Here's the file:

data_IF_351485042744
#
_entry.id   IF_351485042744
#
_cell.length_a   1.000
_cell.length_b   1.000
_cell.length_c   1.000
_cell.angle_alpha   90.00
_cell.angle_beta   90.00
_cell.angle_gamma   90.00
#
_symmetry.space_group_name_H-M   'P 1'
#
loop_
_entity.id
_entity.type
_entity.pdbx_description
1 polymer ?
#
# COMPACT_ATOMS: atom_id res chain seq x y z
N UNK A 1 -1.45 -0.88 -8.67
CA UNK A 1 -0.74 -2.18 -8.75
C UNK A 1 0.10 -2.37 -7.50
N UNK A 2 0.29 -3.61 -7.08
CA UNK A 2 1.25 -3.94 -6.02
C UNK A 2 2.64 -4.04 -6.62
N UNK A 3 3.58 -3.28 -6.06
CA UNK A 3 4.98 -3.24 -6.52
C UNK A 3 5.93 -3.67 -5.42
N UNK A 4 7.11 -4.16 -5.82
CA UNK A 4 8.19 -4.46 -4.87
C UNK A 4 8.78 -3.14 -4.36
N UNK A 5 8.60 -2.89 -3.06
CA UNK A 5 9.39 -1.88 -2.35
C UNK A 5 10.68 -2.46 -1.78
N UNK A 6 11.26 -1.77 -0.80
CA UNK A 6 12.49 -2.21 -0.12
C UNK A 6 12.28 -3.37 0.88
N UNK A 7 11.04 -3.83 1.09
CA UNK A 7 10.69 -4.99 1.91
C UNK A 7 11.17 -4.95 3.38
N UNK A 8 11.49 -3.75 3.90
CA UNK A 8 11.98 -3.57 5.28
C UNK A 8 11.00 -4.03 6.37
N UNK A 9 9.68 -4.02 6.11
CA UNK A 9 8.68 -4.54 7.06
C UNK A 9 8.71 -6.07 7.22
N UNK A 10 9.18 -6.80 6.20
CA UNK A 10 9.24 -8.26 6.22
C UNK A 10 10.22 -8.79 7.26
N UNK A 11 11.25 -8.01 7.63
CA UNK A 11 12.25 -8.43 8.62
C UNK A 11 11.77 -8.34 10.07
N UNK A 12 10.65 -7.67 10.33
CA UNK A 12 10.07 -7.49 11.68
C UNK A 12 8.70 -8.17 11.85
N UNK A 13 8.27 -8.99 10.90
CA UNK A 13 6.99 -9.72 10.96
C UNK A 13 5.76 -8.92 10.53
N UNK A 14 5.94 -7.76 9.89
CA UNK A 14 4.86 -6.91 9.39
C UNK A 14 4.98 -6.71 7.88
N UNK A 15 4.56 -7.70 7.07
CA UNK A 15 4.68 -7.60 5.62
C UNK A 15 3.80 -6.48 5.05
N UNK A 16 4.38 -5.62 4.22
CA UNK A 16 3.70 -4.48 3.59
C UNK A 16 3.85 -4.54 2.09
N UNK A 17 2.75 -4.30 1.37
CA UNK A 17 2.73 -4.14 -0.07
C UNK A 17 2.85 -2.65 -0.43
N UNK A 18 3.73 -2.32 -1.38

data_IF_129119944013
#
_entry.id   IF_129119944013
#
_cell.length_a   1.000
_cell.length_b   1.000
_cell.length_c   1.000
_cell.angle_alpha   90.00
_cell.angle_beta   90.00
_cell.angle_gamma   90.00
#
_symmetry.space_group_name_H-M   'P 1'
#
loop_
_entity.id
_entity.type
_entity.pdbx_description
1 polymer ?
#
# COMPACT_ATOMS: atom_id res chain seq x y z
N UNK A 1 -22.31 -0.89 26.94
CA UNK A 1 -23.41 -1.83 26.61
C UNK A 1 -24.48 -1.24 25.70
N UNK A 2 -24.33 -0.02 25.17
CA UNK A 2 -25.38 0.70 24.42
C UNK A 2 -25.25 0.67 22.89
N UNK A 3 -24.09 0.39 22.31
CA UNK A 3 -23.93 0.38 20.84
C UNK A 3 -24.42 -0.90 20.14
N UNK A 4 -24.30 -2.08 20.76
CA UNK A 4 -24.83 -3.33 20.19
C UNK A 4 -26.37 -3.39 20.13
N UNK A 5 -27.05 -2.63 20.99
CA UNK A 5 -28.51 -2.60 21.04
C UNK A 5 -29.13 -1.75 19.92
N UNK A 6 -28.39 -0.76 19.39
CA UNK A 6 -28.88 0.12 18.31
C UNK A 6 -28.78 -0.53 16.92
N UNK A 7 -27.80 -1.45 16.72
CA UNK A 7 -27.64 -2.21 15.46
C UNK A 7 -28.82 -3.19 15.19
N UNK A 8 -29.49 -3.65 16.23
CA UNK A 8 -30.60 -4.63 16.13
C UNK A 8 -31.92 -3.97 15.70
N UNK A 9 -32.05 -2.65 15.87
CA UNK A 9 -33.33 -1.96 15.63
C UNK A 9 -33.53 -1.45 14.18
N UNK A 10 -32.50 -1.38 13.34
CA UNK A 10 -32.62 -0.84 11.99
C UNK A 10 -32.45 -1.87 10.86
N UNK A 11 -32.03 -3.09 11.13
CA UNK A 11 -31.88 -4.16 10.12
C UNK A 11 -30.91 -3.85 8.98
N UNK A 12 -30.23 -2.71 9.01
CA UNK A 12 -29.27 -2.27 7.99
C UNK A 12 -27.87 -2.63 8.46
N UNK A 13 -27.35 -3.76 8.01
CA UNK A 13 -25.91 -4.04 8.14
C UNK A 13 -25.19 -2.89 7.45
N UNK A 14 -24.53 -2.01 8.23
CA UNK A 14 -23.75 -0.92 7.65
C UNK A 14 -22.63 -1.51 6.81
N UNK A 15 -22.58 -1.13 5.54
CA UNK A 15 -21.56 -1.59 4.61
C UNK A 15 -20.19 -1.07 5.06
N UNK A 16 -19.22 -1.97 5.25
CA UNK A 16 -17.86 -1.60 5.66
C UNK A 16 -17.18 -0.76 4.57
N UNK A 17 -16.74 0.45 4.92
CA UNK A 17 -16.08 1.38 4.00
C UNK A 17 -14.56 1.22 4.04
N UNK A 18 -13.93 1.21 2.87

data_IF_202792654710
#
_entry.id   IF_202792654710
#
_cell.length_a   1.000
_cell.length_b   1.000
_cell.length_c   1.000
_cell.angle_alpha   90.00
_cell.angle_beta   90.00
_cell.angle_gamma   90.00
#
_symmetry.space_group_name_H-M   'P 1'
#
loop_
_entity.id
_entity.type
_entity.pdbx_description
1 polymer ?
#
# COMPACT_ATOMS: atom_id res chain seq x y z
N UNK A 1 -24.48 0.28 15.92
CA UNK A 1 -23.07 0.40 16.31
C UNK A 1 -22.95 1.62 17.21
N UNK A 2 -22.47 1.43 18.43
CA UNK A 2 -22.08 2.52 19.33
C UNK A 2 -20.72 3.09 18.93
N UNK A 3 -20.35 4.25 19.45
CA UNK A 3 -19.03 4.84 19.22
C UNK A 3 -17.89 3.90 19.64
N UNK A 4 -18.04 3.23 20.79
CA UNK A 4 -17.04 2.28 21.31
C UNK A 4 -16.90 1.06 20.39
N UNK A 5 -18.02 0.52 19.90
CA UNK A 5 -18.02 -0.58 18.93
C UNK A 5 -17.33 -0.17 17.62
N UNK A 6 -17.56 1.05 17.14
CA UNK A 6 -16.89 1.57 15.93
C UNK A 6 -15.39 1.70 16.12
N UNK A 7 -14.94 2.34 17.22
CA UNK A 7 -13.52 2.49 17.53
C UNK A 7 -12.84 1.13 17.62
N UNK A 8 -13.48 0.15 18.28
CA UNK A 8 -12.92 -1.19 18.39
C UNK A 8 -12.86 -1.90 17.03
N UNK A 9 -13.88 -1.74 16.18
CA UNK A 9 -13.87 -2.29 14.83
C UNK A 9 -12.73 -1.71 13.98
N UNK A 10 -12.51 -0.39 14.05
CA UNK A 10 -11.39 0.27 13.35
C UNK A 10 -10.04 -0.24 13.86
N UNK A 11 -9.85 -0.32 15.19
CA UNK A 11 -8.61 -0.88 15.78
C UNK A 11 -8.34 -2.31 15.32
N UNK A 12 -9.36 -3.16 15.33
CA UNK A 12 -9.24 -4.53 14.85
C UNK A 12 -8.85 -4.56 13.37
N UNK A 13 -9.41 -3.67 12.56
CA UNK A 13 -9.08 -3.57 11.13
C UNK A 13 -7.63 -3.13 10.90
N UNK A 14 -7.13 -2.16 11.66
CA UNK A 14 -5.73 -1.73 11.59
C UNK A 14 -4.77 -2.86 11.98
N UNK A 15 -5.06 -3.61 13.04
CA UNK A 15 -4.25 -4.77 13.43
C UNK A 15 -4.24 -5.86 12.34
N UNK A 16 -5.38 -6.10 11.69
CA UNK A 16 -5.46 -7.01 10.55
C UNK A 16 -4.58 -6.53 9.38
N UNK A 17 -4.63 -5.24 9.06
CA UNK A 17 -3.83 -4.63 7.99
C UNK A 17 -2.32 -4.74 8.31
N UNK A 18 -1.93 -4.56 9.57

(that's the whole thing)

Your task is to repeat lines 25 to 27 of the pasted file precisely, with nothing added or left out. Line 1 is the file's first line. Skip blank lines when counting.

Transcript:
CA UNK A 2 1.25 -3.94 -6.02
C UNK A 2 2.64 -4.04 -6.62
N UNK A 3 3.58 -3.28 -6.06